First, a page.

The Centre for Magic and Esotericism
  • The Centre for Magic and Esotericism

    Upcoming meetings and events

    Upcoming talk: Therapeutic Landscapes: ritual, folklore and wellbeing

    9th March 2024, University of Worcester

    Drama PGR, Sarah Scaife, will present on her current practice-based research project at: Therapeutic Landscapes: ritual, folklore and wellbeingUniversity of Worcester, 9th March 2024

    Sarah’s paper, Walking within and beyond spells of illness, reflects on her current practice-based research project which takes place in South Devon from deep winter to late spring, 2024. It takes the form of a series of six gentle, walking-based enquiries with people who have lived experience of breast cancer treatment. 

    This phase of her PhD research, supervised by Dr Bryan Brown, is an artistic- rather than clinical- trial to investigate the efficacy of a walking medicine in community. The series will include gentle but provocative prompts to create conversation and live experience which fertilises radical re-imaginings of our future selves. The enquiry with participants will range from ‘What brought you here?’ to ‘How might ritual space hold rich and honest dialogue about tender matters?’ 

    You can read more info here:

    ENSIE 2024 Conference: Dreams and Visions in Islam

    Previous meetings

    Nov 21, 2023 Visiting Speaker Professor Noah Gardiner, University of South Carolina

    Nov 24, 2023 Magic and Psychedelics part 2

    June 23, 2023 Roundtable discussion: ‘Magic, Esotericism, and the Psychedelic’  

    March 15th, 2023 Marion Gibson and Tabitha Stanmore Book Launch, including:

    March 8th, 2023 Michael Noble: Reflections on research on the Islamic occult as a window into cosmology and the hard problem of consciousness.

    October 19, 2022 co-hosted with the University of Exeter’s Center for Early Modern Studies

    Frank Klaassen (University of Saskatchewan), ‘Encomium nigromantici: A Reconsideration of Conventional Histories of Western Magic’. Frank is a specialist in this history of medieval and early modern magical texts and will be talking about how they fit into wider histories of western magic.

    September 28, 2022 Professor Tim Insoll: The ‘Magical’ Properties of Shrines and Figurines in Northern Ghana 

    The application of the term ‘magic’ to the study of West African archaeological and ethnographic material can be problematic in evoking grand evolutionary narratives, within which these materials were often categorized at the bottom of such schema, and essentialized as the ‘primitive other’. Yet, has the interpretive and descriptive potential of ‘magic’ altered and, like the use of ‘magical’ in African contexts now become more acceptable. This will be explored in relation to archaeological and ethnographic research completed on Tallensi shrines, substances, and medicine in the Tong Hills, and on archaeological figurines from Komaland, both in northern Ghana. It will be argued that ‘magic’ may have value if considered as part of a ‘bundle’ of phenomena rather than a unique descriptor.

    April 27, 2022 Sarah Scaife, Show not tell: ‘La Medicina Incerta

    March 24th, 2022 Samuel Gillis Hogan: “Fairies in Summoning Spells and Occult Philosophy, 1400-1700: The Articulation of a Learned Christian Animism at the Cusp of Modernity”

    February 23, 2022 Professors Catherine Rider and Dionisius Agius:  ‘Popular Healing: Christian and Islamic Medical Practices and the Roman Inquisition in Early Modern Malta’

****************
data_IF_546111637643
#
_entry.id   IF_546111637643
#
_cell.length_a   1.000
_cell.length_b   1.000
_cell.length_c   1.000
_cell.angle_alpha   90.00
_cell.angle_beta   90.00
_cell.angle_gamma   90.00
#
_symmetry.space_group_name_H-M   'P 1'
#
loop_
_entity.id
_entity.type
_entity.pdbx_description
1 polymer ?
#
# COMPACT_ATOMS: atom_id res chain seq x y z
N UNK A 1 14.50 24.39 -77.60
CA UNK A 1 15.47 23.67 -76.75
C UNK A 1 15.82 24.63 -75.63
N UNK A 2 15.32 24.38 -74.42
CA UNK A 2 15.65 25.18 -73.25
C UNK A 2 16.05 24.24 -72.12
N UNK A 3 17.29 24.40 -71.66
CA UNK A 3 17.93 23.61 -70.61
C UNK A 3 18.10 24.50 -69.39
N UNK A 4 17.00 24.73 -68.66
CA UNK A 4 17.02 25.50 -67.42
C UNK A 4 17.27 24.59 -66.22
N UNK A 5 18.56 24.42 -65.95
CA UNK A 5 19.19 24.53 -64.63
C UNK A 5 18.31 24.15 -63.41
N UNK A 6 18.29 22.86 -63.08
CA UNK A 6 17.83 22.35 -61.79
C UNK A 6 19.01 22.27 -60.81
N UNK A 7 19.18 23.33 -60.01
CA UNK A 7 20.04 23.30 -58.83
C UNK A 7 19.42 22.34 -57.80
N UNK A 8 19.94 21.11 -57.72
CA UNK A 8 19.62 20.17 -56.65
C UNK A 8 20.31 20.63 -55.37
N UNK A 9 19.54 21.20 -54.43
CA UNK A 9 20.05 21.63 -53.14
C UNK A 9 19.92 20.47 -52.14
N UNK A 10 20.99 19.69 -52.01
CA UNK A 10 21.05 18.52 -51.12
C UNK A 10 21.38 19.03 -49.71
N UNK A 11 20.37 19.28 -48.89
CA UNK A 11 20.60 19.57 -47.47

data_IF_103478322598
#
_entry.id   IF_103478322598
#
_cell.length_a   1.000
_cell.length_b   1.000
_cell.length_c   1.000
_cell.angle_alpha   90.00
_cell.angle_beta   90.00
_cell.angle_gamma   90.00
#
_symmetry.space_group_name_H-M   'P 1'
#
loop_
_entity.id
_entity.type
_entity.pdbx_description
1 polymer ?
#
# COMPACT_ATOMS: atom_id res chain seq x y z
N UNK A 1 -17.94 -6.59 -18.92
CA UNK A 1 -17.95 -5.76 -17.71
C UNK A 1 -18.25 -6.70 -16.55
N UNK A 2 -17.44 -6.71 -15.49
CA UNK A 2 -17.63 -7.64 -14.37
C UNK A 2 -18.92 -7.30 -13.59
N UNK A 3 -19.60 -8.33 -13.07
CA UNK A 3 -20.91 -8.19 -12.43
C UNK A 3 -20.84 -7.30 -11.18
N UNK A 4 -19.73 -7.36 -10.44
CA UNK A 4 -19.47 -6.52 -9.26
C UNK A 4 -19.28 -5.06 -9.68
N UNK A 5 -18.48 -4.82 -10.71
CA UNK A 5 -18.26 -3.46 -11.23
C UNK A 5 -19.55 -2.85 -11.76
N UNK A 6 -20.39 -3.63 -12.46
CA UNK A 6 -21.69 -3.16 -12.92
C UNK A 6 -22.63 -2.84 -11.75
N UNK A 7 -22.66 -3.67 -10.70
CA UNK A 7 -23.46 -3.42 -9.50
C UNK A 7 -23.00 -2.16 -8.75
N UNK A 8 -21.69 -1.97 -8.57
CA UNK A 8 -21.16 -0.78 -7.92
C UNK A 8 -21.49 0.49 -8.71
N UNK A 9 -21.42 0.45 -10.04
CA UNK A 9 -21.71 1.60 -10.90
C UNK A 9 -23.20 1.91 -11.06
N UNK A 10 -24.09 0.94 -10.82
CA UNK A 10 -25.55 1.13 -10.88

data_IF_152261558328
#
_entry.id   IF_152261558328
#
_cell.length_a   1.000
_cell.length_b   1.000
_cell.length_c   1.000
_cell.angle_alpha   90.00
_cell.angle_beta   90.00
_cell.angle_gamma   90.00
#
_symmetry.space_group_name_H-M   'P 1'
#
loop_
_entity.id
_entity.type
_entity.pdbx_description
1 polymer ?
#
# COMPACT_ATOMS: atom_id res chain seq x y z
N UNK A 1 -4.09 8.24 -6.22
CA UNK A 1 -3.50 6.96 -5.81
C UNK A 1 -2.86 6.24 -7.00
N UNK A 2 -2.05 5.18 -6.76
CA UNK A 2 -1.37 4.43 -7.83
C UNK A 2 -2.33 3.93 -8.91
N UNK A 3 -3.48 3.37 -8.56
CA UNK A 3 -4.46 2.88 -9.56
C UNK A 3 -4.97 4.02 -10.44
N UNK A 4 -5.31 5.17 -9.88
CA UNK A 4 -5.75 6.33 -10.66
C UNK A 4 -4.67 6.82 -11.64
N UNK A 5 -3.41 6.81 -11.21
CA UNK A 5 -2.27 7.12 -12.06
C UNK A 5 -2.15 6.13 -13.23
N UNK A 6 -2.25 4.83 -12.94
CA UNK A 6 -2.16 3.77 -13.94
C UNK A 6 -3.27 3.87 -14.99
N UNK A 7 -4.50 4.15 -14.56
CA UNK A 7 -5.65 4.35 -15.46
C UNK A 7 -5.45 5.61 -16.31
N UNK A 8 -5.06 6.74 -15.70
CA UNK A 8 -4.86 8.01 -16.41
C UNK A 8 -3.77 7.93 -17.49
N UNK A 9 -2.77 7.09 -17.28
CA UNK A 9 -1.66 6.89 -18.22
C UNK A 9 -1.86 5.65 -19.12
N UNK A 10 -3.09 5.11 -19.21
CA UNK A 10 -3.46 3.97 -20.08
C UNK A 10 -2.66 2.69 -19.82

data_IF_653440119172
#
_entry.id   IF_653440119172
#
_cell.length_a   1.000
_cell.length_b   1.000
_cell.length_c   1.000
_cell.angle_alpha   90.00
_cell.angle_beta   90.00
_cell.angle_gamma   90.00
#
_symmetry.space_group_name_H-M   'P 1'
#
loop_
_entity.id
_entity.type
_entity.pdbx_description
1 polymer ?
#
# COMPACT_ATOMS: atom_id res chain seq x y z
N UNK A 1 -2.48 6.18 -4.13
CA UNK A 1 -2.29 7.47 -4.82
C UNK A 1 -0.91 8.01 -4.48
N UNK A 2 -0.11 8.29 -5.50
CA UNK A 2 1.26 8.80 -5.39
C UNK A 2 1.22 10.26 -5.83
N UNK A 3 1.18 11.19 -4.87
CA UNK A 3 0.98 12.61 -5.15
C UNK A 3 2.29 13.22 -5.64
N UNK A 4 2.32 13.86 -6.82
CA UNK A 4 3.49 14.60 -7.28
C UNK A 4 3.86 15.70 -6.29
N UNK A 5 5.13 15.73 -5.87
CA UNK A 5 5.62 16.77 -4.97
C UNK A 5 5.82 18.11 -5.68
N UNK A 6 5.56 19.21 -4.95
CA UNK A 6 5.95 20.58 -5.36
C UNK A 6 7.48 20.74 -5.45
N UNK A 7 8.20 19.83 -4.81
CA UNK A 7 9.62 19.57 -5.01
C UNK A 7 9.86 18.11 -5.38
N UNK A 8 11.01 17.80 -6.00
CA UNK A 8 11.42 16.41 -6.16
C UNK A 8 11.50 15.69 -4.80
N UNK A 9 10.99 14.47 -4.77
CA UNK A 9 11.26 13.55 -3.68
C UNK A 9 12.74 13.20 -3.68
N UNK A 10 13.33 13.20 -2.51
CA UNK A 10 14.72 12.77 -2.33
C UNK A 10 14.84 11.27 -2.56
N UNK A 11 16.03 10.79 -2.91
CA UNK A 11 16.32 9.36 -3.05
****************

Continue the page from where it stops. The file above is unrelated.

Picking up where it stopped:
February 2nd, 2022 Howard Gayton, “Listening to the Land: Pilgrimage to COP26.”

    Nov 29th-30th, 2021 Medicine, Magic and Healing: a workshop organised by Professor Nahyan Fancy:

    October 27th, 2021 Dr. Kara Reilly: A Medium to History: The Lyric Theatre as a Hauntological Site

    March 3, 3021 Terri Windling: “The Modern Fairies Project”

    February 3, 2021 Dr. Luca Patrizi, “Hydromancy in the Ancient, Late Antique, and Medieval Islamic world”

    December 18, 2020 Michelle Szydlowski leads a conversation about the use and symbolic significance of animals in magic and beyond.

    November 17th, 2020 Anna Milon and Crystal Hollis, “Popular Magic: Then and Now” : register here:

    October 14, 2020 Professor Brian Rappert, “(In)Authentic Selves: How Magicians Craft Truth and Deception in Autobiographies”

    May 27th, 2020 Sarah Scaife, “Visions as practise in practice-based research.”

    April 3rd, 2020 Dr. Emily Selove, “Siraj al-Din al-Sakkaki’s Dangerous Books”

    March 18, 2020 Anna Milon, “The Wildest God: Margaret Murray’s influence on interpretations of the ‘Sorcerer’ cave image.”

    January 22, 2020 Samuel Gillis Hogan, “Stars in the Hand: British Latin Medieval Chiromancy and its Scholastic and Astrological Influences”

    December 5th, 2019 Professor Brian Rappert, “A Performance of Dissimulation: The Magic of Deception in Social and Political Life”

    November 7th, 2019 Dorka Tamás, ‘Sylvia Plath and the Supernatural: Witches and Magic in Plath’s Poetry and Fiction’

    October 10, 2019 Dr. Earl Fontainelle, ‘Latin as Diabolical Vox Magica in Horror Cinema’

    March 6, 2019 Dr. Bryan Brown and Olya Petrakova-Brown: MakeTank and methodologies of the drama department applied to the study of magic.

    February 15, 2019 Howard Gayton: How does one place personal experience and epistemologies within the academic study of magic?

    January 16, 2019 Anna Milon: “The Temptation of Margaret Murray”

    November 14, 2018 Professor Nick Groom: “The Vampire: A New History”

    October 10, 2018 Barbara Dunn: “The Astrologer and the Physician”

    May 30, 2018 Professor Marion Gibson: “Rediscovering Renaissance Witchcraft”

    March 28, 2018 Dr. Emily Selove, “A Medieval Arabic Handbook of Magic”

    February 21, 2018 Inaugural Meeting

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